The Middle East Story: Changes in Power Cable Industry
The cable industry in the Middle East is set for interesting times. The thrust provided by Government backed infrastructure spending has set into motion a direct push for power cables and allied raw materials. The new found infusion mainly from local demand is causing cable manufacturers, especially power cable manufacturers to go full throttle on their plant capacity.
The Middle East region is eclipsed by Saudi Arabian (KSA) market owing to the sheer size and volumes that come into play. It is indeed the KSA market that accounts for the lion’s share of the whole Middle East pie – with the region accounting for the bulk of the demand and consumption in the region.
The entire Middle East market is still heavily inclined towards medium voltage (MV) production with very limited high voltage (HV) players. Though the new demands for power transmission is driving the existing players to climb up the value chain and focus on HV and extra high voltage (EHV) range. This push can be substantiated in terms of new plant openings and capacity additions that the region is witnessing. The unavailability of local suppliers for larger power transmission needs has seen veteran players from APAC and Europe import finished cables for higher voltage grades. Increasingly the local players are rising up to the occasion and gaining credibility from utility providers and local contractors for delivery of HV and EHV cables. As per Saudi Electricity Company, the power demand is expected to grow from 55GW to 90GW.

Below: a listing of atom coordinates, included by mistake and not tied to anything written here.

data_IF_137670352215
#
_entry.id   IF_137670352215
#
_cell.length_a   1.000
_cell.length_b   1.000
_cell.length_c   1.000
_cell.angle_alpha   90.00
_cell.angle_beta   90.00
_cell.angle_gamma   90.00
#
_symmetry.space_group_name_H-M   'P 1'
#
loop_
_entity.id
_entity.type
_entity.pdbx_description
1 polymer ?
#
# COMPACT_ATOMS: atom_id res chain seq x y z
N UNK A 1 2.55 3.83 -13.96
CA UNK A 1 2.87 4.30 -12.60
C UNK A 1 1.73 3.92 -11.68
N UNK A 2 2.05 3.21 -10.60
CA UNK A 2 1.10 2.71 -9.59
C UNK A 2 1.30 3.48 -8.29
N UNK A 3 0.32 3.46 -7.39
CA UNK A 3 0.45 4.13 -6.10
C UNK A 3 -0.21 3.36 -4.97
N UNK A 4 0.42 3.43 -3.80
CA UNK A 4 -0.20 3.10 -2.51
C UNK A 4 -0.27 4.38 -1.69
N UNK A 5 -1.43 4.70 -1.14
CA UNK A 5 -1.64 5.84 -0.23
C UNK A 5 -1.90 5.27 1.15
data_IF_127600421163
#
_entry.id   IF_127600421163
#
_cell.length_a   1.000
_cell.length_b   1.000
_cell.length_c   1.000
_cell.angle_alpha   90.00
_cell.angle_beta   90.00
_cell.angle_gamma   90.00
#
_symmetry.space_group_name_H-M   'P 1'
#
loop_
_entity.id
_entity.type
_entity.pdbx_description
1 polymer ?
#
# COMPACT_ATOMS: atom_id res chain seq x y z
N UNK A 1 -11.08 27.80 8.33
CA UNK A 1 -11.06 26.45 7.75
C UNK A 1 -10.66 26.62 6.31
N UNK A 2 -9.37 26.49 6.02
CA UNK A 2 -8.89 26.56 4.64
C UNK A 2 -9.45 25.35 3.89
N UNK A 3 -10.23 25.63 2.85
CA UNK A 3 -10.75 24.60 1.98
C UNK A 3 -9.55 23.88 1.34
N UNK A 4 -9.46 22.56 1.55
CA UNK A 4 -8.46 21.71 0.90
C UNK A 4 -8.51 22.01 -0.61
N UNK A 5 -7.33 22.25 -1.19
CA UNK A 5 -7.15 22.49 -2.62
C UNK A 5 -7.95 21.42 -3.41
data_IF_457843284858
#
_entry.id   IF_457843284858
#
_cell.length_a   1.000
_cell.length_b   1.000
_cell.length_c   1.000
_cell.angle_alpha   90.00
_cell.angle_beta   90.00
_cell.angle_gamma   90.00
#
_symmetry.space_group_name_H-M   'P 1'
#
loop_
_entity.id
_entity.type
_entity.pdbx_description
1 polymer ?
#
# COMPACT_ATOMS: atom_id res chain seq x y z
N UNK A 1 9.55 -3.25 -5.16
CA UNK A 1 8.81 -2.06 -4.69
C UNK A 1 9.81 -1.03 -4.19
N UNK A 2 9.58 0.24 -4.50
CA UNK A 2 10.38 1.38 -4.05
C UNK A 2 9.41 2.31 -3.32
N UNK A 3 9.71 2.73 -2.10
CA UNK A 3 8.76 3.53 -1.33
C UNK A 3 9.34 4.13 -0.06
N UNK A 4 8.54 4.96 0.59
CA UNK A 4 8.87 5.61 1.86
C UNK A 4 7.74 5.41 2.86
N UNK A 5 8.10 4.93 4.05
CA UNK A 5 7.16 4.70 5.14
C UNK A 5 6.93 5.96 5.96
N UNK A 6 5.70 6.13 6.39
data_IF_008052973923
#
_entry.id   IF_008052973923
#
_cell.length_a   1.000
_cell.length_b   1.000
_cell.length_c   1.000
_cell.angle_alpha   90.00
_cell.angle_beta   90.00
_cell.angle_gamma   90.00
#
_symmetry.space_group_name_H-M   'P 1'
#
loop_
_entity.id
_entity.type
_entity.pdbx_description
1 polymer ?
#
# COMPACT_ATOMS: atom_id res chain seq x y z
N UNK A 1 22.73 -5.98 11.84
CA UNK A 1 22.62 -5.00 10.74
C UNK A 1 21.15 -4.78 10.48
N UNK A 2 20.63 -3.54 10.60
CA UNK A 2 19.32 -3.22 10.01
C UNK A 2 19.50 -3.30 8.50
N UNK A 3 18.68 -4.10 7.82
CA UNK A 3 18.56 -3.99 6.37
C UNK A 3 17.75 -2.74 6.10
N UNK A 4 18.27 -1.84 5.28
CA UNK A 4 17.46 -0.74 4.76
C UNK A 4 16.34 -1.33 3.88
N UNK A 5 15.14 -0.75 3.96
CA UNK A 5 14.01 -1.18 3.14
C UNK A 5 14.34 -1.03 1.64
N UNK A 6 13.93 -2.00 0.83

It will not be an exaggeration to say that the region has still further scope for capacity addition if the cable manufacturers can rise up and earn the credibility to supply for the larger power projects that are shaping up in the region.
As far as the sourcing needs of cable manufacturers are concerned, it is the insulation segment that has seen the major shift in dynamics. Over the last ten years, suppliers from Asia – mainly South Korea have managed to eat a substantial chunk of the market. Especially in Saudi Arabia, the dwindling share of European and US manufacturers stand testimony to the change in wind direction with regard to cross linked Polyethylene materials.
The numbers tell all the story in terms of the Middle East growth. The last decade has seen Saudi Arabian players add close to sixteen CCV lines – both as a result of capacity addition by existing players and also new entrants. In particular the year 2014 has seen massive capacity addition throwing up window of opportunities to raw material suppliers. Players are flexible and open to new entrants and are willing to invest time and resources to test the materials in order to widen the sourcing options.
The Gulf region outside of Saudi Arabia – UAE, Qatar, Oman and Kuwait have also been witnessing growth though not to the same degree as KSA. The growth in this region is largely governed by joint ventures. Large testing and research facilities are aiding the credibility of the Gulf players who are keen to cater to the entire GCC Market.
In terms of consumption, the pattern of consumption of Saudi Arabia as well as the other Gulf countries reflect the growth momentum the region is undergoing. The graph below shows the growth in XLPE material consumption over the last decade. The curve will only be lifting up even more rapidly in the next few years beginning 2014. Of particular relevance is the steeper growth curve of Saudi Arabia in the last four years. If current market outlook is anything to go by, this climb will only get steeper with the demand put forth by utility companies.